When the Canadiens and Rangers met in the fierce 2014 Eastern Conference Final, plenty of controversy ensued.

From Chris Kreider running over Carey Price and taking him out of the playoffs to Michel Therrien kicking the Rangers out of practice, this one had it all.

During a Habs' practice, Therrien ordered observing Rangers coaches to leave, claiming they had an agreement in place that no side would so such a thing.

The Rangers denied that anything happened, and it lit a fire under Alain Vigneault's belly.

7 Booing the American National Anthem

On numerous occasions over the years, a small amount, (key word, "small") of Habs fans have booed the American National Anthem.

This is disturbing on many levels. The Habs have American players. The NHL is ran by American, Gary Bettman. American NHL fans don't boo the Canadian national anthem.

Former Habs' player, coach, and general manager Bob Gainey even had to ask his fans to stop doing it back in 2009.

Again, it's a small portion of an incredibly large fanbase, but this isn't cool on any level. Don't do it, kids.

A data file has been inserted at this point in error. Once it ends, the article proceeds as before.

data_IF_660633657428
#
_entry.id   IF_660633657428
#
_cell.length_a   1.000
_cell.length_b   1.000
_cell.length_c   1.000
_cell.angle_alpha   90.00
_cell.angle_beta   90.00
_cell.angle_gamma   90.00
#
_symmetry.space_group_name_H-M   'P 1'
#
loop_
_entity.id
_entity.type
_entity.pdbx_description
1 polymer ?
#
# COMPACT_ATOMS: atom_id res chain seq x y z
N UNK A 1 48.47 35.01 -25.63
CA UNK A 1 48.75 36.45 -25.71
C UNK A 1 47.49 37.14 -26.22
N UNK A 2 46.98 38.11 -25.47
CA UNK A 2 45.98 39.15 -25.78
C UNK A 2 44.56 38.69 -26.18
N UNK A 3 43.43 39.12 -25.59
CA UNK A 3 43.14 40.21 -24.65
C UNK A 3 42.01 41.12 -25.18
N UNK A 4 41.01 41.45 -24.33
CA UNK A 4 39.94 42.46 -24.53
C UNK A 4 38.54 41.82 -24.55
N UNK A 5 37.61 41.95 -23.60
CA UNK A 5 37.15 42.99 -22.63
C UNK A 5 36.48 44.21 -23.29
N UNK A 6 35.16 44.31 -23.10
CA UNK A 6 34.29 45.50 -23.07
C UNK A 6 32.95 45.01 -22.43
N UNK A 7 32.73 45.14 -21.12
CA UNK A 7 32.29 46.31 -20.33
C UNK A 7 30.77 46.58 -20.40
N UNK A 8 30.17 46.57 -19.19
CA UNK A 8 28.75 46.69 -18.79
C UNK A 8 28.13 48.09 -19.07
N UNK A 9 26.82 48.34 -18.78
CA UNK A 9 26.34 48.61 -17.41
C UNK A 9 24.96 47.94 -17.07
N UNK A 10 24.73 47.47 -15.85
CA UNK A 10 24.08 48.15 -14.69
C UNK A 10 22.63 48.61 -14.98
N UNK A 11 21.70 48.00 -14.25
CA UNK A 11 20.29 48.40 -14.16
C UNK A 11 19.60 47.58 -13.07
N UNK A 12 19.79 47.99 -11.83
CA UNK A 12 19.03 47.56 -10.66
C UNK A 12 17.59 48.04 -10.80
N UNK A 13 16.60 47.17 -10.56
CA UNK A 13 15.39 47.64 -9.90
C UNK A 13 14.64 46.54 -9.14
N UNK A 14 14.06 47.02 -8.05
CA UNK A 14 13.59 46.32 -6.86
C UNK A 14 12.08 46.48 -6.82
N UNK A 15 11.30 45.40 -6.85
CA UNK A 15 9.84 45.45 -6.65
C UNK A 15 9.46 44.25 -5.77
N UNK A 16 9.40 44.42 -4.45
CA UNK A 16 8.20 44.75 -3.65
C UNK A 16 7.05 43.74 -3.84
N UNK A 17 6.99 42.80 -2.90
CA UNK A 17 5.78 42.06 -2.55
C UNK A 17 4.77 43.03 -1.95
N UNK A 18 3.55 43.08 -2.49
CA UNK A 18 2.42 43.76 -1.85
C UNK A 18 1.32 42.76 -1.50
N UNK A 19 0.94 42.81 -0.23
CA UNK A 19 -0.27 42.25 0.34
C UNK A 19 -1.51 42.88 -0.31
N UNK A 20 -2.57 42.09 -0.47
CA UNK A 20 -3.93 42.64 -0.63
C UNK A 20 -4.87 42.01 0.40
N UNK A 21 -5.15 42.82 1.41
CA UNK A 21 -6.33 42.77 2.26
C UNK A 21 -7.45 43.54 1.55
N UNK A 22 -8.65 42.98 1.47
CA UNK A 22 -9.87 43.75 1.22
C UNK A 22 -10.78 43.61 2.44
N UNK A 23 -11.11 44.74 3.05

6 Milan Lucic's Threat

I think you get the whole picture: The 2014 Eastern Conference Semi-Final was loaded with controversies.

Well, this was one of the worst yet. When the Canadiens finished off the Bruins in Game 7, the teams did the traditional handshake line.

Of course, Milan Lucic from the Bruins had to act like a child when he reportedly ushered threats at Dale Weise, threatening to kill him next season.

I mean, really? Milan, you're in you're 20s. Act like it!

5 Randy Cunneyworth Controversy

via journaldemontreal.com

During the Habs' forgetful 2011-12 season, head coach Jacques Martin was fired, and Randy Cunneyworth was interim coach.

The only problem? Cunneyworth didn't speak French, and it caused major controversy in the city.

Quebec's Culture Minister expected the situation to be fixed, fans protested outside the Bell Centre and threatened to Boycott Molson products, and Cunneyworth himself had to vow that he would learn the language.

Cunneyworth wasn't brought back to coach. Was it really necessary to attack him that way, though?

4 Arrest Chara!

Everyone remembers Zdeno Chara's infamous hit on Max Pacioretty back in a 2011 regular season meeting.

Chara hit Pacioretty along the stanchion of a bench, and Pacioretty was lucky to not have suffered a broken neck.

The hit was as dirty as it came, though Chara proclaimed he didn't mean to, it's pretty obvious he had every intention of hurting Pacioretty.

Chara avoided suspension, but the Montreal Police Service actually had a criminal investigation into the matter, though nothing came out of it.

I'll admit that Chara should have faced a lofty punishment, but I've never heard of the police getting involved in an incident like this in sports. Good on them, but it should have remained in the hands of the NHL.